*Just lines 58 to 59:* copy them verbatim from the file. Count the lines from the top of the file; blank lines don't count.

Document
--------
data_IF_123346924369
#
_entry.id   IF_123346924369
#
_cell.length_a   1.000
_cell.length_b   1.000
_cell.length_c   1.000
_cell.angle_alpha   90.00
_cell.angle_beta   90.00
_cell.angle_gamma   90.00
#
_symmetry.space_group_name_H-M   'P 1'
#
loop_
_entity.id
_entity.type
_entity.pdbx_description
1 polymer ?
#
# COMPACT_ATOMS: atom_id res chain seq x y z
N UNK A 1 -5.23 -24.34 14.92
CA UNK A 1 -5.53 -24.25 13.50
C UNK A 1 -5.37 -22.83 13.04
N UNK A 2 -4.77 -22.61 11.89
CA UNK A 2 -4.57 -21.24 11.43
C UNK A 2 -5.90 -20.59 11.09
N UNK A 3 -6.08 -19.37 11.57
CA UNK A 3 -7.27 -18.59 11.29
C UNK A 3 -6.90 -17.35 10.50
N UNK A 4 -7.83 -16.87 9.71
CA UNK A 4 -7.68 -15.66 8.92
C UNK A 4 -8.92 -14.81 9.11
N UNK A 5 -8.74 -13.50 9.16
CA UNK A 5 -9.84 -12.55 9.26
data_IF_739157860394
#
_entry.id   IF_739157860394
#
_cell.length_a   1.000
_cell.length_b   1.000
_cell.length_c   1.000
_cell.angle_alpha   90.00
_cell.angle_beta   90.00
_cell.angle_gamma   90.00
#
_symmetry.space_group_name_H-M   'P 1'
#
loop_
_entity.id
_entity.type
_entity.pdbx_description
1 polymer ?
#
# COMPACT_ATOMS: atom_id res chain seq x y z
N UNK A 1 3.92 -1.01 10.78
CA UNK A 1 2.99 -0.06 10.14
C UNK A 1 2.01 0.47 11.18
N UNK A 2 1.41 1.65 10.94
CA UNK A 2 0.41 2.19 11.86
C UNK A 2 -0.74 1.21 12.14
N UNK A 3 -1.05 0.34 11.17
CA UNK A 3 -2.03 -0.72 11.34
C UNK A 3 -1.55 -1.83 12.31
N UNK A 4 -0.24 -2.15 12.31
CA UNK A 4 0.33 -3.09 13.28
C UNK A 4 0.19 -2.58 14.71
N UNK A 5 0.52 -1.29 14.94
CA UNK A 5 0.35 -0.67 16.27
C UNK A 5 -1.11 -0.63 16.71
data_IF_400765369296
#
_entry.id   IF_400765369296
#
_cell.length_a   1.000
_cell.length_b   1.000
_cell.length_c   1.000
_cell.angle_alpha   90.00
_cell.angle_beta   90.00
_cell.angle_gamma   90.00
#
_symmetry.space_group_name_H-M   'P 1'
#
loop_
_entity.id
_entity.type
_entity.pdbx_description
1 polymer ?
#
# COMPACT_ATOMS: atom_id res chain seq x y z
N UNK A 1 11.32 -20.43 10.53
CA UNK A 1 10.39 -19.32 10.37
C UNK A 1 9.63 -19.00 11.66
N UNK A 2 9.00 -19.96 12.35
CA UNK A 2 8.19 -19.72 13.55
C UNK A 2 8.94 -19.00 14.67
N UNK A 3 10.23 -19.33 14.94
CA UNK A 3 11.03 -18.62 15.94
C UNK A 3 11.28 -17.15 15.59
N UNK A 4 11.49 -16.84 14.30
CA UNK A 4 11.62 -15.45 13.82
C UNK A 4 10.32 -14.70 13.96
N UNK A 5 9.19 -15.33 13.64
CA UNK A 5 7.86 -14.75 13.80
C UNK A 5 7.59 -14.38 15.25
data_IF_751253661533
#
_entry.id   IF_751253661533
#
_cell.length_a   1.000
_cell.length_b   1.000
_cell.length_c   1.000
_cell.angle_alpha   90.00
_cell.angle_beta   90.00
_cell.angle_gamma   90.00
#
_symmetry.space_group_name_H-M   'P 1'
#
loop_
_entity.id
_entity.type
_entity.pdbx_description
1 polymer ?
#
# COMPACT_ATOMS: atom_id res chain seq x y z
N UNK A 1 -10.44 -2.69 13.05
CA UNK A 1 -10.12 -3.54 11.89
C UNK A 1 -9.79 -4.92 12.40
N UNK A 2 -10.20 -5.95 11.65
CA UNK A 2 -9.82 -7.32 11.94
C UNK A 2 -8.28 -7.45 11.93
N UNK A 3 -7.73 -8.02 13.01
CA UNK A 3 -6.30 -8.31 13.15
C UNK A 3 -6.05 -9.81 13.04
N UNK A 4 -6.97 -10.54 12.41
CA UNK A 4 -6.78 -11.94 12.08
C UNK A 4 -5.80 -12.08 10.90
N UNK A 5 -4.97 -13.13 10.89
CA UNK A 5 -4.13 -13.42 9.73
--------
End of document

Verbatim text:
N UNK A 2 1.41 1.65 10.94
CA UNK A 2 0.41 2.19 11.86